Good Writing What is good writing and who writes well? In my college essay writing class we have looked at three famous writers from different ages who are considered to be good writers – Seneca the Younger (3-65 A.D.), Plutarch (46-120 A.D.), and Michael de Montaigne (1533-1592 A.D.). Although they are from different times and places, these writers mastered the art of good writing. Albeit they wrote about different things, there are three aspects of their writings that they all have in common–they write about a topic that will catch the interest of the reader, they write clearly, and they are concise. Writing about something that interests your reader is a very important attribute for a writer. In Seneca’s On Noise he wrote about something that everyone can relate to, that is noise.
Everyone has dealt with noise that has distracted and annoyed them, so by writing about it Seneca piques the interest of the reader because they want to see how he deals with and what he has to say about the problem. Plutarch’s Consolation to His Wife is of interest to readers because of the intimacy involved between a husband and wife even when dealing with the subject of the death of a child. There is something voyeuristic by nature in human beings, so this story captures one’s interest. Montaigne’s Of a Monstrous Child interests the reader because of the bizarre deformity of the child. Like the interest in what everyone has in common and voyeurism, people are also curious and interested in oddities.
To be a well-written piece, a writing must also be clearly and understandably written. Seneca, Plutarch, and Montaigne all write with very good grammar, using common words and thoughts to express themselves. In their works these three writers are able to get their points across in a very easy to read fashion. Anyone who has had to try to stumble through a poorly written piece appreciates a work that is clearly written in an understandable manner. An other “must” for a writer to be considered a good writer is that his or her work be concise. Writings that seem to ramble on endlessly are a bore and torturous to read.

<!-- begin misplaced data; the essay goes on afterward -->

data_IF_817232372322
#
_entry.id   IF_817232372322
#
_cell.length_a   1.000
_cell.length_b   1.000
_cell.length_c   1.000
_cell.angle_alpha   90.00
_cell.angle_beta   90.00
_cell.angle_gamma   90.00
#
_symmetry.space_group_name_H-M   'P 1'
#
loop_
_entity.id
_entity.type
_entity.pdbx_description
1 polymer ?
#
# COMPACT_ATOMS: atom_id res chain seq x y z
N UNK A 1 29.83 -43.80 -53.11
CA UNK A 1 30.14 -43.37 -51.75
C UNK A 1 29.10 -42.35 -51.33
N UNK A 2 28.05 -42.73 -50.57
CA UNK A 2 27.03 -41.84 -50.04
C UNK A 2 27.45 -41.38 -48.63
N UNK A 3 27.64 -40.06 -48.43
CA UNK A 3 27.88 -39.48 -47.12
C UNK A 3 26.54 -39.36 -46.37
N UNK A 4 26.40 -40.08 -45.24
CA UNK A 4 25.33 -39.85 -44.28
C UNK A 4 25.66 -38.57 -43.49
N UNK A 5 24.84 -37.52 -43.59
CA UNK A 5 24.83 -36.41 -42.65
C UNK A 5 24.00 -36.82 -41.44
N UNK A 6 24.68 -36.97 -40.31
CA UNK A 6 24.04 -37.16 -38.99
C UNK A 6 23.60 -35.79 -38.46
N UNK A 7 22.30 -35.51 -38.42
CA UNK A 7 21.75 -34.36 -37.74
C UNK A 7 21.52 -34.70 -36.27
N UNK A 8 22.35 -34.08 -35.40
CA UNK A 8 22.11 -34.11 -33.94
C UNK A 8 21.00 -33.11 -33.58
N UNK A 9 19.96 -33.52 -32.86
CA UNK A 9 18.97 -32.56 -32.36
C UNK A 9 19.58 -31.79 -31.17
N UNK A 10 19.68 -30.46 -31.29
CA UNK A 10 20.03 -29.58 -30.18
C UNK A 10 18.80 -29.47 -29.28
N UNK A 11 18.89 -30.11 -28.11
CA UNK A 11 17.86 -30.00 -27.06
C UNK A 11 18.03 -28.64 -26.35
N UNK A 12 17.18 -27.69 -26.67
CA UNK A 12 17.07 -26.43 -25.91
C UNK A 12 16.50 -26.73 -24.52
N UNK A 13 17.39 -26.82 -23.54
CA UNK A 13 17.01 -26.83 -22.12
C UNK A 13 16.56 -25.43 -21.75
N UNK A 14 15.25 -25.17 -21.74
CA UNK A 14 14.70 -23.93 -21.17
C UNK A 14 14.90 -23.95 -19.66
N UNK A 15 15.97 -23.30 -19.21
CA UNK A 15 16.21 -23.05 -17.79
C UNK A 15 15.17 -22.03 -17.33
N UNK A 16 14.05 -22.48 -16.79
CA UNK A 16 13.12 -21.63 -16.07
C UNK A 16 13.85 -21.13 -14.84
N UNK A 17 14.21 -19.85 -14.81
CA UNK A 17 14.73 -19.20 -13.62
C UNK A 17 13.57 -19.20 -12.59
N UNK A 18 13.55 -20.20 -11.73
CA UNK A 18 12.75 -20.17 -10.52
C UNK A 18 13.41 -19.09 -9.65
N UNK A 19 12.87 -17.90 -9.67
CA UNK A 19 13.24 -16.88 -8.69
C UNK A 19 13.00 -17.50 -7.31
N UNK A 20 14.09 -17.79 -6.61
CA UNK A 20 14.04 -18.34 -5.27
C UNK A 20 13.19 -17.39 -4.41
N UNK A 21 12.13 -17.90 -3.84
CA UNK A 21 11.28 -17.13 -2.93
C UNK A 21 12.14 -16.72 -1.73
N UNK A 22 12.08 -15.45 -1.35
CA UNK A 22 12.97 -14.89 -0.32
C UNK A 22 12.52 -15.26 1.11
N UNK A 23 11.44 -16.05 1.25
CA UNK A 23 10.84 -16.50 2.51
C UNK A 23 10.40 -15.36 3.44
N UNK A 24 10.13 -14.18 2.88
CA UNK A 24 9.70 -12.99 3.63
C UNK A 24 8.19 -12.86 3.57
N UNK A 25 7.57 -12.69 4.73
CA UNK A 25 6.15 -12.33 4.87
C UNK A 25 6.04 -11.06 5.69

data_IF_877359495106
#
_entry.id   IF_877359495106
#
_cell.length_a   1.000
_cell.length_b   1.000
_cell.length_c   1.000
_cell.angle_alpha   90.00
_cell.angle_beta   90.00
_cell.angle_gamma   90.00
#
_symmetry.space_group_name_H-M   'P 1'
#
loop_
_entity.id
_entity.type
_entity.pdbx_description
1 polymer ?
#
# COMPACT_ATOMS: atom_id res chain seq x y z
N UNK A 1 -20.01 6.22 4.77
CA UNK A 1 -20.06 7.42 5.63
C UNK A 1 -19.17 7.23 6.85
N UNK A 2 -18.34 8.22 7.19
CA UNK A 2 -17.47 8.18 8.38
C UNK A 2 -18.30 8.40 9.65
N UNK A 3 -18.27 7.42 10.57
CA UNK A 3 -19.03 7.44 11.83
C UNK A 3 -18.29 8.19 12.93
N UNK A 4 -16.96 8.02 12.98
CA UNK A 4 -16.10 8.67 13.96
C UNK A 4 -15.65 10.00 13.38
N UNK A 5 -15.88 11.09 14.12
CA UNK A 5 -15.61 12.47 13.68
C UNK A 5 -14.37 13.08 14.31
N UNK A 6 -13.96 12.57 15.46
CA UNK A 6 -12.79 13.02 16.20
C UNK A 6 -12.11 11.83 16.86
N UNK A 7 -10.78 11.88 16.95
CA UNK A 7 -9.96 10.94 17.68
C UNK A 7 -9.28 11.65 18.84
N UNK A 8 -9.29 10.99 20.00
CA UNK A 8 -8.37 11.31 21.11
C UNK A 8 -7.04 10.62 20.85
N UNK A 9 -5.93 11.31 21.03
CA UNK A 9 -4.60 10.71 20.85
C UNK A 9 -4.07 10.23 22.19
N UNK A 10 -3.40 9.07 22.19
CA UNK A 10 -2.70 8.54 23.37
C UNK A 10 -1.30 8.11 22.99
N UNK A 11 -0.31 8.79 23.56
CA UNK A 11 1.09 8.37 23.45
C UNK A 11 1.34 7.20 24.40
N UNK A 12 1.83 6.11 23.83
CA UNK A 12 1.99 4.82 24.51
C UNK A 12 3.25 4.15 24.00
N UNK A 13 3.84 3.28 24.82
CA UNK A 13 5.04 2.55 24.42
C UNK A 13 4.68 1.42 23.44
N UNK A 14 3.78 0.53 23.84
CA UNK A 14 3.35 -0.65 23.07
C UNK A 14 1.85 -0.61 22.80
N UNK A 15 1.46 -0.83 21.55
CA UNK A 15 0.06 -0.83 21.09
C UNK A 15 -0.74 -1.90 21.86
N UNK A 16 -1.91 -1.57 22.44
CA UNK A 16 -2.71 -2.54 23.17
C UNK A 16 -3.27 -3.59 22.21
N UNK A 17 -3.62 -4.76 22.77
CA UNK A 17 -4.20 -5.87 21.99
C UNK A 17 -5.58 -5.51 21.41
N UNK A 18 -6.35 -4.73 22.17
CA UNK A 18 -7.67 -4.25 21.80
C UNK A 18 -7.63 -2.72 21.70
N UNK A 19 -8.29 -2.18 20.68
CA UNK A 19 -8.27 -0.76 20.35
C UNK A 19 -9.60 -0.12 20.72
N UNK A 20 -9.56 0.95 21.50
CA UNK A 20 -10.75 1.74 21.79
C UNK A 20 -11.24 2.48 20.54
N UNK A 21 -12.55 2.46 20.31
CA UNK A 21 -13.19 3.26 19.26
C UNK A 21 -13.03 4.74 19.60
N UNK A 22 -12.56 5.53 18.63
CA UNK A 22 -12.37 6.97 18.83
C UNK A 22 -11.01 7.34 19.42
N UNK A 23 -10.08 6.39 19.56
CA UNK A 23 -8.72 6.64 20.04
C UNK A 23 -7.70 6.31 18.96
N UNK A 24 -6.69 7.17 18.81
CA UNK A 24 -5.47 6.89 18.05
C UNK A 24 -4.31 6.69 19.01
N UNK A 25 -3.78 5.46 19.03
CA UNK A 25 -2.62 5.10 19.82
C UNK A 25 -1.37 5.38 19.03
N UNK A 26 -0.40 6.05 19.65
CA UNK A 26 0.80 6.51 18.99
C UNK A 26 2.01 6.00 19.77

Our three writers make good use of the virtue brevity. Seneca wrote what noise he encountered, how he dealt with it, how he thought it should be dealt with, what he was going to do about it, and then ended. Plutarch explained to his wife how to deal with her grief and how much he admired her for acting the way she had, and then ended. Montaigne wrote about the deformed child and his thoughts on deformities and finished in one page. Talk about brief! Readers like to read works that do not ramble. So what makes good writing? As Seneca, Plutarch and Montaigne show in their works, it must be interesting, understandable, and concise. By writing in this manner a work can transcend the ages and be as valuable today as it was when it was written.